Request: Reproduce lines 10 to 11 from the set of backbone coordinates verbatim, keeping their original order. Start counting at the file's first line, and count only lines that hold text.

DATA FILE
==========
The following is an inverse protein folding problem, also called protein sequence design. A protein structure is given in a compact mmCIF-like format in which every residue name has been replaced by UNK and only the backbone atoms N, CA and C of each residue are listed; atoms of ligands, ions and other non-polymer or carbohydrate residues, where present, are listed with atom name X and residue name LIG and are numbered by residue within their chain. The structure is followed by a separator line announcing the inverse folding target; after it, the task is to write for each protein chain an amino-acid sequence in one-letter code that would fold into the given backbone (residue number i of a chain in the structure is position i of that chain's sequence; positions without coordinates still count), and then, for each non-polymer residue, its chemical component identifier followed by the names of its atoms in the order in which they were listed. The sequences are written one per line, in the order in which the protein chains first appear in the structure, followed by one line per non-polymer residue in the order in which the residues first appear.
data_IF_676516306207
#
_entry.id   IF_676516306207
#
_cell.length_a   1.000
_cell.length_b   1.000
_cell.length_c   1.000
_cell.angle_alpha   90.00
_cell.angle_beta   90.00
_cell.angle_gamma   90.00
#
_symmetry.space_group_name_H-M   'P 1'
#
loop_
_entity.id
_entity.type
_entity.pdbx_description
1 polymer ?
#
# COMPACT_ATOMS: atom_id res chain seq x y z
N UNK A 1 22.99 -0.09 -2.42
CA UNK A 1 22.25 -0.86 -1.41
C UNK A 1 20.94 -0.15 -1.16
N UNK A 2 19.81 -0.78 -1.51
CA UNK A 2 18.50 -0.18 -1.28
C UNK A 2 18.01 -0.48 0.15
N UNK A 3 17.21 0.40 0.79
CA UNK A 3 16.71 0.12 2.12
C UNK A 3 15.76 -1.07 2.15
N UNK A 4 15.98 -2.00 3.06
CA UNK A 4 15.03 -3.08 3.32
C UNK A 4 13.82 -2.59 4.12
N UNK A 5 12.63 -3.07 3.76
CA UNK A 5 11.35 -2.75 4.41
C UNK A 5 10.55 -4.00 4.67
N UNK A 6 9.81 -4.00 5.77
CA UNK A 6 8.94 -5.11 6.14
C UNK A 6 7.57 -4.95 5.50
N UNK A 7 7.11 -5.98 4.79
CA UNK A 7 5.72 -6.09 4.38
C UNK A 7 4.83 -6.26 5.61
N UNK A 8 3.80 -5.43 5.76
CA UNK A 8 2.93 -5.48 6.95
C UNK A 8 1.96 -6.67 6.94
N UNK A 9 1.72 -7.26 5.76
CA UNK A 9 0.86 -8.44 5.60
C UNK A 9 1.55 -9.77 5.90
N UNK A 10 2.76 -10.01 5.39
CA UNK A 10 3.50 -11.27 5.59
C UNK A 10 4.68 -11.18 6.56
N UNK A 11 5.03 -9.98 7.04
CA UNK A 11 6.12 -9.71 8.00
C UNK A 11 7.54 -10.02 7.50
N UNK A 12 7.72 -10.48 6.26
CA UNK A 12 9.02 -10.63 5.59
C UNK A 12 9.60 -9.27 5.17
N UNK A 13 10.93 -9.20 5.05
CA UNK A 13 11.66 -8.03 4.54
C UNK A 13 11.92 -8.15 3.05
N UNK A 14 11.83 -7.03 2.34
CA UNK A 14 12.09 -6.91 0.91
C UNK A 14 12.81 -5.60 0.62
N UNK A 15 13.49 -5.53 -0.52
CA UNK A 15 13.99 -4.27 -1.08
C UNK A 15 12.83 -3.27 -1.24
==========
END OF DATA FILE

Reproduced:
_cell.angle_beta   90.00
_cell.angle_gamma   90.00